Editor's note: The following blog post is a response to the Huffington Post blogger Regan Long's "A Working Mother's Plea to the President."
I was truly moved by your anguish about leaving your new baby home so you could return to your teaching job, and while your letter was directed to President Obama and not me, I wanted to respond.
I have three kids myself. Mine are a little older -- the oldest just went away to college -- so they need me a little less than yours need you. I know the guilt you feel, though. And I can tell you that your children won't blame you for going out to earn a living and keep a roof over their heads.
I agree with you -- we don't do nearly enough in this country to help working families balance all the competing demands on their time. It's as shocking to me as it is to you that we're the only industrialized country without paid family leave. I was just in Germany where I met a young American working for an IT company there -- he doesn't want to return to the U.S. because he and his wife have started a family and they need the paid leave.
I've talked to a lot of families like yours facing difficult choices. Just a few weeks ago, I sat down for lunch with two families who wrote to me about the emotional and physical stress of having to go back to work before they are ready. How can we tell someone to take a huge financial hit unless they go back to work only a few weeks after an emergency C-section? The financial strain doesn't get easier as a child gets a little older -- as the president recently pointed out, day care can cost more than tuition at a public university.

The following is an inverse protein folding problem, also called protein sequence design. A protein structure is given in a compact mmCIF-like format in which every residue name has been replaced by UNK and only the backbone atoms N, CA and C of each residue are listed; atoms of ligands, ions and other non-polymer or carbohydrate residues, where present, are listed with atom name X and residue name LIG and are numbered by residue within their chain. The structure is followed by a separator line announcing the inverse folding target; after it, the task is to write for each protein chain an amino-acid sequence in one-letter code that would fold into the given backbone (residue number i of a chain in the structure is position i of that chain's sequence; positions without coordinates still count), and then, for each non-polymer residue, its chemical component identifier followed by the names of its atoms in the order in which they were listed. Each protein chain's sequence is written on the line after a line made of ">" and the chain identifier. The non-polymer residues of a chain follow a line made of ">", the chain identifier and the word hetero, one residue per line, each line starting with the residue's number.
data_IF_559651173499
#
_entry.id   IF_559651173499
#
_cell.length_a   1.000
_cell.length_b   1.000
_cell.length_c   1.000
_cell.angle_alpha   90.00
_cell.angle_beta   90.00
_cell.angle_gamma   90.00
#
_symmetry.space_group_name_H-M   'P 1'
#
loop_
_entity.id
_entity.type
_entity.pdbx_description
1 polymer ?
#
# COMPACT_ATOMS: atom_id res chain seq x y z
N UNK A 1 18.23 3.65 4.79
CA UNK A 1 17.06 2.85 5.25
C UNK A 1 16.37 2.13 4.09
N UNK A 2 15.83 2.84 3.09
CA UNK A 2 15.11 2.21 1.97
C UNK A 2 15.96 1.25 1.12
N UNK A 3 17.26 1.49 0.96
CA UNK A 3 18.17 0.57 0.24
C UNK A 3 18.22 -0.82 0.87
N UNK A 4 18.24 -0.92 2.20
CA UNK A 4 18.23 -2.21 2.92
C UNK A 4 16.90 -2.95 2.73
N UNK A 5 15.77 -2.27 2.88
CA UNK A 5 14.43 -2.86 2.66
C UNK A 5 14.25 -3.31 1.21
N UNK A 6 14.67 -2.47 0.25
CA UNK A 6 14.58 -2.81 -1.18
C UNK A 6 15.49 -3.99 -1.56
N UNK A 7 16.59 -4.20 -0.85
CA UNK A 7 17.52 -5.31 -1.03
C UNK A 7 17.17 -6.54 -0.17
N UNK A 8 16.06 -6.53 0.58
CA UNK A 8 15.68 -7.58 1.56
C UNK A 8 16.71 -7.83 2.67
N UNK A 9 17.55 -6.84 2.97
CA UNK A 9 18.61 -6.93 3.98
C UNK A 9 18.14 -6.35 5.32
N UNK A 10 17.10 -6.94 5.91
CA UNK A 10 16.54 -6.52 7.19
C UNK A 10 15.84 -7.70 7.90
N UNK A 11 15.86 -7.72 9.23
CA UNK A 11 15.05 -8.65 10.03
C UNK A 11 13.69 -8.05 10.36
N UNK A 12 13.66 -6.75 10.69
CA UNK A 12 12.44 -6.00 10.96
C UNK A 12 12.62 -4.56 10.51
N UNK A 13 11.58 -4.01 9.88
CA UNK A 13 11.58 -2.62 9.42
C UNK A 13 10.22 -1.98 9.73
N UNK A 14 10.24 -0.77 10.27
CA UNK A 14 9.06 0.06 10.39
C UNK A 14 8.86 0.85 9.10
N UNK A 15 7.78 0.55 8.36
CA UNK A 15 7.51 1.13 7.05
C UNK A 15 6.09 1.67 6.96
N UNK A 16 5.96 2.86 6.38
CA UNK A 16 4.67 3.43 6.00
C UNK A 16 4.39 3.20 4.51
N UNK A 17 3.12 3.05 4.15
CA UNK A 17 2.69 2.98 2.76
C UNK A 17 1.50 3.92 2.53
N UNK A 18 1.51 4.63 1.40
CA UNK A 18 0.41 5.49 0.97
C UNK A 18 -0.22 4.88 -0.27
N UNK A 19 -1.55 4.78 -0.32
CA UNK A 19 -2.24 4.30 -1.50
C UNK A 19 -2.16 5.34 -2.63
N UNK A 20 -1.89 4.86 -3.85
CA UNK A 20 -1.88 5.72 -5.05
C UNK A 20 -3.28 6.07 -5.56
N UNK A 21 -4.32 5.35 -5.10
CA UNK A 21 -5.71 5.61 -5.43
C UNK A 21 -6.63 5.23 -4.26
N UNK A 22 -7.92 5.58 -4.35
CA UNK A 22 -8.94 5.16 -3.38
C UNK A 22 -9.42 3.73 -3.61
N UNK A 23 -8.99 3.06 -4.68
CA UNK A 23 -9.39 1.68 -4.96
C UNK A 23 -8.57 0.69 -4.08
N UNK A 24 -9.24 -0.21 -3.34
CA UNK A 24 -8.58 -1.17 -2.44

So much has changed in recent decades -- the influx of women into the workforce, modernizing gender roles, new family structures -- it makes no sense that our laws haven't kept up with social and economic change. In the second decade of the 21st century, why are we still living by Leave it to Beaver rules?
You shouldn't have to win the boss lottery in order to have a little bit of flexibility at work. Raising and supporting a family isn't just a financial obligation. What's important isn't just being able to put food on the dinner table -- we want you to be at the dinner table, too. The most important family value of all is time with your family.
From a policymaking perspective, we're slowly making progress on this issue. So far, Rhode Island, New Jersey, California and several cities have passed paid leave laws. And earlier this month, Massachusetts passed a state paid leave referendum. So did the cities of Trenton and Montclair, New Jersey. With compelling voices like yours speaking up, Regan, we can push to make paid family leave the law of the land.
Thank you for sharing your story. And all the best to you and your family.
U.S. Secretary of Labor